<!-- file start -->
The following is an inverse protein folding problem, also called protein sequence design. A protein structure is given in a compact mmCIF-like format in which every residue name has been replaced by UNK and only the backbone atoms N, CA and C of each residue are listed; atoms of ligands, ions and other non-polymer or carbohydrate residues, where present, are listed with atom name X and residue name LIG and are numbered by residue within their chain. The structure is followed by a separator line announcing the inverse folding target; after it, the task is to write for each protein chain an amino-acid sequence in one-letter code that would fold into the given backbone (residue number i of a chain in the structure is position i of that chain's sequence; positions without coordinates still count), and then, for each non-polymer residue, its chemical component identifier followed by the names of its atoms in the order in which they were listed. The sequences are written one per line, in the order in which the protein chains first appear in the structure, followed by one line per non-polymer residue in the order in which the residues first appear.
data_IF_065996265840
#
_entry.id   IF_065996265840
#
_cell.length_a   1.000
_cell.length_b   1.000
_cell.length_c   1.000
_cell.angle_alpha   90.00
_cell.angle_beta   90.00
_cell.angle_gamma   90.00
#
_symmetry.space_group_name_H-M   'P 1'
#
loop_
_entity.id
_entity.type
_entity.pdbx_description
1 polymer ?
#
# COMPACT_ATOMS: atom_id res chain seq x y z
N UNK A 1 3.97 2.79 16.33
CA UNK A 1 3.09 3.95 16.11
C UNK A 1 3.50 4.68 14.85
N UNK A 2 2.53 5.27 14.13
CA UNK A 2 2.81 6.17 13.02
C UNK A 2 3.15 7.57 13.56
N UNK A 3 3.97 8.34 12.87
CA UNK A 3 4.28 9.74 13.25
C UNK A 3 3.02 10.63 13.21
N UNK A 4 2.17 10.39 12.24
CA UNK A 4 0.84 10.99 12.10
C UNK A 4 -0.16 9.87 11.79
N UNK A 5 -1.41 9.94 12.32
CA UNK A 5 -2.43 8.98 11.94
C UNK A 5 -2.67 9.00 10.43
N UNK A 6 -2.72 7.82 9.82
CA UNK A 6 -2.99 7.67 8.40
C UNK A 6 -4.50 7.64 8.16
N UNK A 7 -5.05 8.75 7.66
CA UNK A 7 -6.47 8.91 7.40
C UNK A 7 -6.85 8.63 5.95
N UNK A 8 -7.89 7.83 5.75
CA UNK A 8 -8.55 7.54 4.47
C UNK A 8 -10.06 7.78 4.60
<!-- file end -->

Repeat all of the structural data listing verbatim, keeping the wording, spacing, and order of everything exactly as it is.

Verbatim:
The following is an inverse protein folding problem, also called protein sequence design. A protein structure is given in a compact mmCIF-like format in which every residue name has been replaced by UNK and only the backbone atoms N, CA and C of each residue are listed; atoms of ligands, ions and other non-polymer or carbohydrate residues, where present, are listed with atom name X and residue name LIG and are numbered by residue within their chain. The structure is followed by a separator line announcing the inverse folding target; after it, the task is to write for each protein chain an amino-acid sequence in one-letter code that would fold into the given backbone (residue number i of a chain in the structure is position i of that chain's sequence; positions without coordinates still count), and then, for each non-polymer residue, its chemical component identifier followed by the names of its atoms in the order in which they were listed. The sequences are written one per line, in the order in which the protein chains first appear in the structure, followed by one line per non-polymer residue in the order in which the residues first appear.
data_IF_065996265840
#
_entry.id   IF_065996265840
#
_cell.length_a   1.000
_cell.length_b   1.000
_cell.length_c   1.000
_cell.angle_alpha   90.00
_cell.angle_beta   90.00
_cell.angle_gamma   90.00
#
_symmetry.space_group_name_H-M   'P 1'
#
loop_
_entity.id
_entity.type
_entity.pdbx_description
1 polymer ?
#
# COMPACT_ATOMS: atom_id res chain seq x y z
N UNK A 1 3.97 2.79 16.33
CA UNK A 1 3.09 3.95 16.11
C UNK A 1 3.50 4.68 14.85
N UNK A 2 2.53 5.27 14.13
CA UNK A 2 2.81 6.17 13.02
C UNK A 2 3.15 7.57 13.56
N UNK A 3 3.97 8.34 12.87
CA UNK A 3 4.28 9.74 13.25
C UNK A 3 3.02 10.63 13.21
N UNK A 4 2.17 10.39 12.24
CA UNK A 4 0.84 10.99 12.10
C UNK A 4 -0.16 9.87 11.79
N UNK A 5 -1.41 9.94 12.32
CA UNK A 5 -2.43 8.98 11.94
C UNK A 5 -2.67 9.00 10.43
N UNK A 6 -2.72 7.82 9.82
CA UNK A 6 -2.99 7.67 8.40
C UNK A 6 -4.50 7.64 8.16
N UNK A 7 -5.05 8.75 7.66
CA UNK A 7 -6.47 8.91 7.40
C UNK A 7 -6.85 8.63 5.95
N UNK A 8 -7.89 7.83 5.75
CA UNK A 8 -8.55 7.54 4.47
C UNK A 8 -10.06 7.78 4.60